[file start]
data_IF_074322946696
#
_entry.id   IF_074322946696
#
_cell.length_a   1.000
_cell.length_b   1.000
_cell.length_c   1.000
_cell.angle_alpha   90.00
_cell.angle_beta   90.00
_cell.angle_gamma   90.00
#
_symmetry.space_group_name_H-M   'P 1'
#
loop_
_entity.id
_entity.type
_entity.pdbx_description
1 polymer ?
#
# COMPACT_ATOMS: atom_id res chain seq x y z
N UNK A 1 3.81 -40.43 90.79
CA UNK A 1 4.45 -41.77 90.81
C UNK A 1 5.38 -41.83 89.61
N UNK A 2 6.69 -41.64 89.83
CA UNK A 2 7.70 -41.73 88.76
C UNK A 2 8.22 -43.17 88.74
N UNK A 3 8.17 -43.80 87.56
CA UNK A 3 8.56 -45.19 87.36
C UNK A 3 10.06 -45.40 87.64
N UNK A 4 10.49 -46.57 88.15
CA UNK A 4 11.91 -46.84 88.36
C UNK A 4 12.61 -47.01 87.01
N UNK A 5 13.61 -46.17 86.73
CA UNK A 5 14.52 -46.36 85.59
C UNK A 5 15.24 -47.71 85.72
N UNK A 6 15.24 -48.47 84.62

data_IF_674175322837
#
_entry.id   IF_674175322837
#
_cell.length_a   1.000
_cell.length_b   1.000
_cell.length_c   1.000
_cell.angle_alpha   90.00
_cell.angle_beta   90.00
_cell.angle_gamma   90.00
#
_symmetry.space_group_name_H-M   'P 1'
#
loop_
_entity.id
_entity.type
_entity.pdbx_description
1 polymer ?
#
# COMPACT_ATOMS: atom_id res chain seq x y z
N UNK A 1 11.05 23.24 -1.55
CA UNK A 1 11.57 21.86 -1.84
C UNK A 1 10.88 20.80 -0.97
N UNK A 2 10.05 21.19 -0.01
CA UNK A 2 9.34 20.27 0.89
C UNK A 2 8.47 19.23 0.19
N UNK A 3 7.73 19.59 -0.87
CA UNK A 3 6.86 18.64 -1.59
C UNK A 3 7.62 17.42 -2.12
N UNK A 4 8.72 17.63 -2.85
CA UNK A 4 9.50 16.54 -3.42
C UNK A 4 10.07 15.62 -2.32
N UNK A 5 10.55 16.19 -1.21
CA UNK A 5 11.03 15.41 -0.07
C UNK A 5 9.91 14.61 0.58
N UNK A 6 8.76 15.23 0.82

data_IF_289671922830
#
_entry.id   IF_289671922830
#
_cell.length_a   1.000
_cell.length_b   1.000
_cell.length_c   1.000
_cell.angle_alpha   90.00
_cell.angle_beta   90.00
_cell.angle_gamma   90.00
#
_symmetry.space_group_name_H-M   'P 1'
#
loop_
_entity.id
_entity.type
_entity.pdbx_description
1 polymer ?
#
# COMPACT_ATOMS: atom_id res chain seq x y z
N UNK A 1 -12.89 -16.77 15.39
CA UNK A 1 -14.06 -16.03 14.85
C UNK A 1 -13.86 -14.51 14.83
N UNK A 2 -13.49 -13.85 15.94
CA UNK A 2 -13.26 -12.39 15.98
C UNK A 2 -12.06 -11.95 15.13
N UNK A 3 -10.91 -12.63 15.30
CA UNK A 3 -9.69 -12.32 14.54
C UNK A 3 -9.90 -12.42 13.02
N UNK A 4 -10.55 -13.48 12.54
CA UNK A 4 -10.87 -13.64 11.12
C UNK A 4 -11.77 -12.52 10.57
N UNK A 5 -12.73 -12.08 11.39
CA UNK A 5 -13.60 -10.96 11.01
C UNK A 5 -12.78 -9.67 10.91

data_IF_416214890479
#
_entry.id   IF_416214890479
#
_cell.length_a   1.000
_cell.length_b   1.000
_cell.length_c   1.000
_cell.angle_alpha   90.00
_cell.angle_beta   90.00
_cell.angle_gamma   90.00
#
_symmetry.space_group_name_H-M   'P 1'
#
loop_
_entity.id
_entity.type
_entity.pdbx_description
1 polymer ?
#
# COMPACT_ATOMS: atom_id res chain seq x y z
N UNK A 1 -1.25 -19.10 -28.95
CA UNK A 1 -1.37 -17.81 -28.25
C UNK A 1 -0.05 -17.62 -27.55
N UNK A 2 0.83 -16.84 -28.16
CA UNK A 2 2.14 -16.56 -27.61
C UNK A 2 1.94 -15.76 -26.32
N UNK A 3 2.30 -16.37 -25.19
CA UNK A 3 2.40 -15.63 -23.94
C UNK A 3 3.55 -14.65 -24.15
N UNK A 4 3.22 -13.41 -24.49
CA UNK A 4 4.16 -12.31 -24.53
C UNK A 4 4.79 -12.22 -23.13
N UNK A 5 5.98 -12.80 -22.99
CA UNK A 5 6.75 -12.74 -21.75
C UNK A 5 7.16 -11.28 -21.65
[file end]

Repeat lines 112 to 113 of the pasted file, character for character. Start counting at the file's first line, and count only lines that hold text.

_cell.length_a   1.000
_cell.length_b   1.000